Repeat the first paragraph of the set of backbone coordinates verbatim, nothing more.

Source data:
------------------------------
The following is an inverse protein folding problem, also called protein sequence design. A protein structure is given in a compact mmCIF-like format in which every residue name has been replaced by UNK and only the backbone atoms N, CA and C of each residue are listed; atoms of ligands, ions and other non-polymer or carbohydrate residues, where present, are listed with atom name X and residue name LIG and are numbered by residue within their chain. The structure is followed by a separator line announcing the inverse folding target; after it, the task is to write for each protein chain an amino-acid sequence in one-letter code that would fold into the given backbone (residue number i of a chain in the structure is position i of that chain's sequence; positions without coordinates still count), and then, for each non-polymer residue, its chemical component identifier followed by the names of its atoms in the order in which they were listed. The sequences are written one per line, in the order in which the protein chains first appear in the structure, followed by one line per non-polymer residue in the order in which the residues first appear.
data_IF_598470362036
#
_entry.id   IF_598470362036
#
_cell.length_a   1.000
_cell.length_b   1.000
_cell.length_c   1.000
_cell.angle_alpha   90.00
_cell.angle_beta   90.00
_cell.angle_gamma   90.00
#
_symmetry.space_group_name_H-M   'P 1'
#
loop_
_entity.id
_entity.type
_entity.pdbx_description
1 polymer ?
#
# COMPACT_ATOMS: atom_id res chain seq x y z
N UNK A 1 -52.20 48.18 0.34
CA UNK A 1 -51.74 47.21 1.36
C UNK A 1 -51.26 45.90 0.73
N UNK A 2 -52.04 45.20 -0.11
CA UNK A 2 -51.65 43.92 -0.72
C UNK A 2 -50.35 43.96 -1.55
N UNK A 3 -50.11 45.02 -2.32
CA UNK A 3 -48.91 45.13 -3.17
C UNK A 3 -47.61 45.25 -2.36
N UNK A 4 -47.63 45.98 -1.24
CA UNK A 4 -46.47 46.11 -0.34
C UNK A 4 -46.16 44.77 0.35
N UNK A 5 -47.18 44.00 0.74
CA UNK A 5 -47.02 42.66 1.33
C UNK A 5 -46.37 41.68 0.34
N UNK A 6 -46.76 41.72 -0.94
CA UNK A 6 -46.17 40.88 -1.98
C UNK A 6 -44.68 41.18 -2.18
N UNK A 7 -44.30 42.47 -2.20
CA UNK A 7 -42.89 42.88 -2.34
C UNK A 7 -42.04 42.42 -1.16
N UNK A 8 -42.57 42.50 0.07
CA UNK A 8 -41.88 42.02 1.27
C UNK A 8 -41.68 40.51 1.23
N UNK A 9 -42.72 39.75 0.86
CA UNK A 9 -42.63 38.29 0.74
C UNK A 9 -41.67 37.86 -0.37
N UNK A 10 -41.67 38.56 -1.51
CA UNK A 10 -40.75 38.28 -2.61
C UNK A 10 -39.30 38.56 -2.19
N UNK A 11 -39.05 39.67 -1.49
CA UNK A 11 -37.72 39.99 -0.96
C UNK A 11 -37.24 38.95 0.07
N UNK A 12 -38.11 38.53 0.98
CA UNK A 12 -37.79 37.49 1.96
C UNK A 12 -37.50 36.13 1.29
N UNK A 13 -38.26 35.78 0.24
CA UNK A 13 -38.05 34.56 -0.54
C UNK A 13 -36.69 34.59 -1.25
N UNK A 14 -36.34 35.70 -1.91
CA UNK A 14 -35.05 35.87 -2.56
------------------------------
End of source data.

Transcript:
The following is an inverse protein folding problem, also called protein sequence design. A protein structure is given in a compact mmCIF-like format in which every residue name has been replaced by UNK and only the backbone atoms N, CA and C of each residue are listed; atoms of ligands, ions and other non-polymer or carbohydrate residues, where present, are listed with atom name X and residue name LIG and are numbered by residue within their chain. The structure is followed by a separator line announcing the inverse folding target; after it, the task is to write for each protein chain an amino-acid sequence in one-letter code that would fold into the given backbone (residue number i of a chain in the structure is position i of that chain's sequence; positions without coordinates still count), and then, for each non-polymer residue, its chemical component identifier followed by the names of its atoms in the order in which they were listed. The sequences are written one per line, in the order in which the protein chains first appear in the structure, followed by one line per non-polymer residue in the order in which the residues first appear.